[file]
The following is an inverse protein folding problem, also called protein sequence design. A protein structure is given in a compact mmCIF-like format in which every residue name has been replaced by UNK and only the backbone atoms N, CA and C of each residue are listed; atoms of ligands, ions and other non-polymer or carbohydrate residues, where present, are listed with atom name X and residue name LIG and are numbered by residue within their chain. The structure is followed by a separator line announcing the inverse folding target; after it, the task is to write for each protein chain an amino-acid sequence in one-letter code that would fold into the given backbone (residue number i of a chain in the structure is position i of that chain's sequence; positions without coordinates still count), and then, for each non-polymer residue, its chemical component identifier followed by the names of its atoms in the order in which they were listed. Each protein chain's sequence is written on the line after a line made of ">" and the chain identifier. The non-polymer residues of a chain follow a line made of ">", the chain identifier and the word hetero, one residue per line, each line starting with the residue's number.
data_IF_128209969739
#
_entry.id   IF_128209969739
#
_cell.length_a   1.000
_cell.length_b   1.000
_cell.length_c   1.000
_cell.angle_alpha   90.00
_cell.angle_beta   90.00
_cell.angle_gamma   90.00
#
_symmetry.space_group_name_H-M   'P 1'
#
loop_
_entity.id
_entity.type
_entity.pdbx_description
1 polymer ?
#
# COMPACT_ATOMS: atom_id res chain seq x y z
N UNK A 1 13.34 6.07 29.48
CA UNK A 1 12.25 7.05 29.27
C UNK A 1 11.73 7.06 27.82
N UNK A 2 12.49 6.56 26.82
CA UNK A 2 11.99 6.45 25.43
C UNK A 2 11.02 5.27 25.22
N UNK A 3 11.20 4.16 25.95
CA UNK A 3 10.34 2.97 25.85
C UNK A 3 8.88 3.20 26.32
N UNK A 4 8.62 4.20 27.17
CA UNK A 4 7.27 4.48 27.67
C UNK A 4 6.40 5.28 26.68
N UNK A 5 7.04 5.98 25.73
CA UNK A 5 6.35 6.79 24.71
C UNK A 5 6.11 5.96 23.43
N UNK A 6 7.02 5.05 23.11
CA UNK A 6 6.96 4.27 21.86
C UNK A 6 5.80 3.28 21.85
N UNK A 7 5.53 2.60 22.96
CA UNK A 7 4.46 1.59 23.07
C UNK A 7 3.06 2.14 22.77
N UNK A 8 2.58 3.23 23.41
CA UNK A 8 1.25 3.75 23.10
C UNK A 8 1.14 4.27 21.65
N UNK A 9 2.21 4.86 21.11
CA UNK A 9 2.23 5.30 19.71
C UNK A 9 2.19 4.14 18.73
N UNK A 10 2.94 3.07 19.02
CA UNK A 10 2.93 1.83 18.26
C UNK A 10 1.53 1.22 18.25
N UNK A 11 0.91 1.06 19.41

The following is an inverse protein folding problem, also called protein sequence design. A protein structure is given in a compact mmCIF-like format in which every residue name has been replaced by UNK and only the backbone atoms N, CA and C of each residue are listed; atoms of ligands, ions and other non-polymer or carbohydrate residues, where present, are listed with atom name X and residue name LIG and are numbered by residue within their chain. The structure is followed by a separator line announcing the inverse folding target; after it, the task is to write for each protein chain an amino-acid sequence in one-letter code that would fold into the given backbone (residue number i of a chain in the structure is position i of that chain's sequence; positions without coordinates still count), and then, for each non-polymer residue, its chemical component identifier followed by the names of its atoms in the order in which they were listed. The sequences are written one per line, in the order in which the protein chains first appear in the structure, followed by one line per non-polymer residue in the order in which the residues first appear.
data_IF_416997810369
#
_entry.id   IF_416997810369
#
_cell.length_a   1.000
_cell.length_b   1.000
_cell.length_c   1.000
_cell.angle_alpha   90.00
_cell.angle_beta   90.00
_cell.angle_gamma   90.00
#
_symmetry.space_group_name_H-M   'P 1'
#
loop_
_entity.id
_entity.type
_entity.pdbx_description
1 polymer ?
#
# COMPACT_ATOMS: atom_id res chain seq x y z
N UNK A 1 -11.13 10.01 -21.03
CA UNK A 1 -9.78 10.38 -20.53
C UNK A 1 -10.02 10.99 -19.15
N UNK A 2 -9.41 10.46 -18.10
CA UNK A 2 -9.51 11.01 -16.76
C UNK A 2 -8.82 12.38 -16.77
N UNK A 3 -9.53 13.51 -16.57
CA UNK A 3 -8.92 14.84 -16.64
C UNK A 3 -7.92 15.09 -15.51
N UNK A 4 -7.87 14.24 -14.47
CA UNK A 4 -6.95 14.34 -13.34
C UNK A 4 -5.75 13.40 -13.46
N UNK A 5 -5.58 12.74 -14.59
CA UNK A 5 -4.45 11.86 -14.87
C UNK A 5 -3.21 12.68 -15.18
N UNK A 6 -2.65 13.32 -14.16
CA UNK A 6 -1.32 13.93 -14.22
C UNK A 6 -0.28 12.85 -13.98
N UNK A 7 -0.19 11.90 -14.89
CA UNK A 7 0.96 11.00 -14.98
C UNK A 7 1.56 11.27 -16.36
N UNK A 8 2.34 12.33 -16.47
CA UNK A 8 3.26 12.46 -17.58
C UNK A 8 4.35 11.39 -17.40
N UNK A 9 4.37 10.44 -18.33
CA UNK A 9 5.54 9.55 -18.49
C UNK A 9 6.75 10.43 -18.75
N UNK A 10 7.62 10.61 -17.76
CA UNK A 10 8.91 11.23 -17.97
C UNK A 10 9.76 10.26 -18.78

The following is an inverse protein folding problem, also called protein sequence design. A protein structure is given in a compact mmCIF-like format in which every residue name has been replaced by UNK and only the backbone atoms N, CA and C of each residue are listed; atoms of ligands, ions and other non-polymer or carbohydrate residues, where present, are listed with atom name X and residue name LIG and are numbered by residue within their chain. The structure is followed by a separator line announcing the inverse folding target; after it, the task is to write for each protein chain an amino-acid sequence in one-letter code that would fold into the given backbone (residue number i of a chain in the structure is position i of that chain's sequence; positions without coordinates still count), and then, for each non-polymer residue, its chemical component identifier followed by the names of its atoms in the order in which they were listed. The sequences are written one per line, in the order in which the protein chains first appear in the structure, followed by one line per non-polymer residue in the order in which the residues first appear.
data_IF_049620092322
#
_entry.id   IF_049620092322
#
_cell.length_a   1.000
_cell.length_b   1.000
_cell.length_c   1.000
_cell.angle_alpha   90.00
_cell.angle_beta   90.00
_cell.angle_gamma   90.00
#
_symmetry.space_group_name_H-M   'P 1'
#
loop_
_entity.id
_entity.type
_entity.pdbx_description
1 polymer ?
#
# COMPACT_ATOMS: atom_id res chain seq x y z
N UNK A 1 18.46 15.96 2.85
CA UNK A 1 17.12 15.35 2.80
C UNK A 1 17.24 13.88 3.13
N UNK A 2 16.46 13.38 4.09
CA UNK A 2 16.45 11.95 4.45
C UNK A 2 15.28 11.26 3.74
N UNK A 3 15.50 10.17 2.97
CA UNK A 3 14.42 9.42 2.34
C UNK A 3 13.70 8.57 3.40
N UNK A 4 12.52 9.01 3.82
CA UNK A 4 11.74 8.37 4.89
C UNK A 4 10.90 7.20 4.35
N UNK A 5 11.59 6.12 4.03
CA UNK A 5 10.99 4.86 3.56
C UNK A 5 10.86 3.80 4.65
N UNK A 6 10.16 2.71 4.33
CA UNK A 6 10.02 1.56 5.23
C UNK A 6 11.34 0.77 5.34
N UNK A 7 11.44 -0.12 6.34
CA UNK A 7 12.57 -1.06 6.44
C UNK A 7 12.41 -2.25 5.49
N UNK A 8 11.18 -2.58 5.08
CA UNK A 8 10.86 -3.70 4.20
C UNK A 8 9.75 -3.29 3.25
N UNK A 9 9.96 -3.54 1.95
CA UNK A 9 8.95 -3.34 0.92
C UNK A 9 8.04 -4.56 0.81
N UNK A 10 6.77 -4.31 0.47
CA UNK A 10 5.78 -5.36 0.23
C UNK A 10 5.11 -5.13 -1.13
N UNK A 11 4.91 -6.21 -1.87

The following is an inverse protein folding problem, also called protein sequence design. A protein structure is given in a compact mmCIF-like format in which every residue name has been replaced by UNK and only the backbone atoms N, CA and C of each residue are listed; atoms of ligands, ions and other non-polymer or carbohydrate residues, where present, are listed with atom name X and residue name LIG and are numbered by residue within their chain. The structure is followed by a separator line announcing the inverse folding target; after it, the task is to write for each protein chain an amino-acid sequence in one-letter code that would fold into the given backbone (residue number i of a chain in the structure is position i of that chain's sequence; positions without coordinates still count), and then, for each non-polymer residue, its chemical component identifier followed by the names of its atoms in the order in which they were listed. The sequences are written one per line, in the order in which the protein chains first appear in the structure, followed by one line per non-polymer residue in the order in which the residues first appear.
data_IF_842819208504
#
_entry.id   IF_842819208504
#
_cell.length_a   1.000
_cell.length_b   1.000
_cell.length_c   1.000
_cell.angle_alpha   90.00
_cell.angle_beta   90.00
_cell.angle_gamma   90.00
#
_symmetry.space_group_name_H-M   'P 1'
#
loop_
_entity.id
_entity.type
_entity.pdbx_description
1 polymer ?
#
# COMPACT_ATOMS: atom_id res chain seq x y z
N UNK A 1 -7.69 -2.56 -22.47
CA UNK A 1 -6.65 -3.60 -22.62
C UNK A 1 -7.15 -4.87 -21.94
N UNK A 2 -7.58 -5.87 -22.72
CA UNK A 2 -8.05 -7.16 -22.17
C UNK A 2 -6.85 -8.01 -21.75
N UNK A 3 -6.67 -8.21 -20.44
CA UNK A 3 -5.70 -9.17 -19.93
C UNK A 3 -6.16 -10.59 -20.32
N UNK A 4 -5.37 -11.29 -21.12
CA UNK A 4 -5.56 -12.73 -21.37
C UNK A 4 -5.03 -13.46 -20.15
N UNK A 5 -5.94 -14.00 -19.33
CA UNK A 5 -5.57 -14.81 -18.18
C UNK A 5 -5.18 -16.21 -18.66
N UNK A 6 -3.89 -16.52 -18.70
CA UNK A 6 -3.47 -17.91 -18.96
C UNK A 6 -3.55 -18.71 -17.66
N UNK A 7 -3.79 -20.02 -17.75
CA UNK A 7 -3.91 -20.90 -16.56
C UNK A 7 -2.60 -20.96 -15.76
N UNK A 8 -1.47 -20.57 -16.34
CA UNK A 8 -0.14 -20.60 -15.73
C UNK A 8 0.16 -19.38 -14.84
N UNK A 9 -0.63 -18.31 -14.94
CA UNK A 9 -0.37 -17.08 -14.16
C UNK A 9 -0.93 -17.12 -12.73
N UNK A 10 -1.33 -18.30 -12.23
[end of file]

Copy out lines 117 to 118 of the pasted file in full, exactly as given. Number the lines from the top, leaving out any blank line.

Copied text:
#
loop_